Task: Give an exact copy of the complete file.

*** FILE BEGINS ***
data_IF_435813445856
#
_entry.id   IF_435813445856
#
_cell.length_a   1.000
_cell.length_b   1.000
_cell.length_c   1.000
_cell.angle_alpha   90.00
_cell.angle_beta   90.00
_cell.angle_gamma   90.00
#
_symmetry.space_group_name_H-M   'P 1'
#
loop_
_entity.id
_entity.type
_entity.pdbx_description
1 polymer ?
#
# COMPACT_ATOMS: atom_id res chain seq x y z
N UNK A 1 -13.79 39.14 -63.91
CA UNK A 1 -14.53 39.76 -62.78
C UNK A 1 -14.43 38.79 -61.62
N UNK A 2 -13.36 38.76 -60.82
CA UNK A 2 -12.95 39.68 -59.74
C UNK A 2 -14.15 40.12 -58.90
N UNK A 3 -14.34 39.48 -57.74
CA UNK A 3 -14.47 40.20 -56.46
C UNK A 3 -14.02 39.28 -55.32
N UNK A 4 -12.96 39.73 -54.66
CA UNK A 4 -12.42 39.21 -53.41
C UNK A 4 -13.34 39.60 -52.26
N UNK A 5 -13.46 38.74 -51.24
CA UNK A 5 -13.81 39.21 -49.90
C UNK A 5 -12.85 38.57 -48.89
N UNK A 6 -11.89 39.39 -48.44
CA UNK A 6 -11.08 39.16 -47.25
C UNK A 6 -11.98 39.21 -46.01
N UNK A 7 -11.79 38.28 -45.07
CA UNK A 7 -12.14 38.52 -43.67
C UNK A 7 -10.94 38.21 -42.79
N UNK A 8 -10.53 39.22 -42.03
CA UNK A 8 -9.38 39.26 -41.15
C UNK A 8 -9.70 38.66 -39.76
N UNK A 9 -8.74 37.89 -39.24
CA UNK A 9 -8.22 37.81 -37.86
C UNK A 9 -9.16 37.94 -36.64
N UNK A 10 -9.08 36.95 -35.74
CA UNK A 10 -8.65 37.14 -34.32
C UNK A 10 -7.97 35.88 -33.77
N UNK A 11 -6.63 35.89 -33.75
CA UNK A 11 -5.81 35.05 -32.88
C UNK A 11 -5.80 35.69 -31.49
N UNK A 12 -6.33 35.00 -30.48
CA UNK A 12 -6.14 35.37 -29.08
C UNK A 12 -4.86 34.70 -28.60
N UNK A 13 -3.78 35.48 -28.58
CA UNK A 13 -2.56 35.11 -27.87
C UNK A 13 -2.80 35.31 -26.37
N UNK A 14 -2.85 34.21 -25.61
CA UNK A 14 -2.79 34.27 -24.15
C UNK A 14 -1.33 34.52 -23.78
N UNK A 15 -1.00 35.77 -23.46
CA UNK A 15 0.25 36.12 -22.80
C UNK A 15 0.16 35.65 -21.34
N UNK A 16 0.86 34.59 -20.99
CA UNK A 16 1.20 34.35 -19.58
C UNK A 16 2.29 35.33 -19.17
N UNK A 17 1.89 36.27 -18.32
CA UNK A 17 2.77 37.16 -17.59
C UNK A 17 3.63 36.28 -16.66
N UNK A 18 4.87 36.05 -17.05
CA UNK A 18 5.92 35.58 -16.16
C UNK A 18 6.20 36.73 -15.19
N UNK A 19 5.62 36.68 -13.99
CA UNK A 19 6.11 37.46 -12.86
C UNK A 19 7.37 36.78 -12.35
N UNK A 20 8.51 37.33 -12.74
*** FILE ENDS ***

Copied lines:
data_IF_435813445856
#
_entry.id   IF_435813445856
#
_cell.length_a   1.000
_cell.length_b   1.000
_cell.length_c   1.000
_cell.angle_alpha   90.00
_cell.angle_beta   90.00
_cell.angle_gamma   90.00
#
_symmetry.space_group_name_H-M   'P 1'
#
loop_
_entity.id
_entity.type
_entity.pdbx_description
1 polymer ?
#
# COMPACT_ATOMS: atom_id res chain seq x y z
N UNK A 1 -13.79 39.14 -63.91
CA UNK A 1 -14.53 39.76 -62.78
C UNK A 1 -14.43 38.79 -61.62
N UNK A 2 -13.36 38.76 -60.82
CA UNK A 2 -12.95 39.68 -59.74
C UNK A 2 -14.15 40.12 -58.90
N UNK A 3 -14.34 39.48 -57.74
CA UNK A 3 -14.47 40.20 -56.46
C UNK A 3 -14.02 39.28 -55.32
N UNK A 4 -12.96 39.73 -54.66
CA UNK A 4 -12.42 39.21 -53.41
C UNK A 4 -13.34 39.60 -52.26
N UNK A 5 -13.46 38.74 -51.24
CA UNK A 5 -13.81 39.21 -49.90
C UNK A 5 -12.85 38.57 -48.89
N UNK A 6 -11.89 39.39 -48.44
CA UNK A 6 -11.08 39.16 -47.25
C UNK A 6 -11.98 39.21 -46.01
N UNK A 7 -11.79 38.28 -45.07
CA UNK A 7 -12.14 38.52 -43.67
C UNK A 7 -10.94 38.21 -42.79
N UNK A 8 -10.53 39.22 -42.03
CA UNK A 8 -9.38 39.26 -41.15
C UNK A 8 -9.70 38.66 -39.76
N UNK A 9 -8.74 37.89 -39.24
CA UNK A 9 -8.22 37.81 -37.86
C UNK A 9 -9.16 37.94 -36.64
N UNK A 10 -9.08 36.95 -35.74
CA UNK A 10 -8.65 37.14 -34.32
C UNK A 10 -7.97 35.88 -33.77
N UNK A 11 -6.63 35.89 -33.75
CA UNK A 11 -5.81 35.05 -32.88
C UNK A 11 -5.80 35.69 -31.49
N UNK A 12 -6.33 35.00 -30.48
CA UNK A 12 -6.14 35.37 -29.08
C UNK A 12 -4.86 34.70 -28.60
N UNK A 13 -3.78 35.48 -28.58
CA UNK A 13 -2.56 35.11 -27.87
C UNK A 13 -2.80 35.31 -26.37
N UNK A 14 -2.85 34.21 -25.61
CA UNK A 14 -2.79 34.27 -24.15
C UNK A 14 -1.33 34.52 -23.78
N UNK A 15 -1.00 35.77 -23.46
CA UNK A 15 0.25 36.12 -22.80
C UNK A 15 0.16 35.65 -21.34
N UNK A 16 0.86 34.59 -20.99
CA UNK A 16 1.20 34.35 -19.58
C UNK A 16 2.29 35.33 -19.17
N UNK A 17 1.89 36.27 -18.32
CA UNK A 17 2.77 37.16 -17.59
C UNK A 17 3.63 36.28 -16.66
N UNK A 18 4.87 36.05 -17.05
CA UNK A 18 5.92 35.58 -16.16
C UNK A 18 6.20 36.73 -15.19
N UNK A 19 5.62 36.68 -13.99
CA UNK A 19 6.11 37.46 -12.86
C UNK A 19 7.37 36.78 -12.35
N UNK A 20 8.51 37.33 -12.74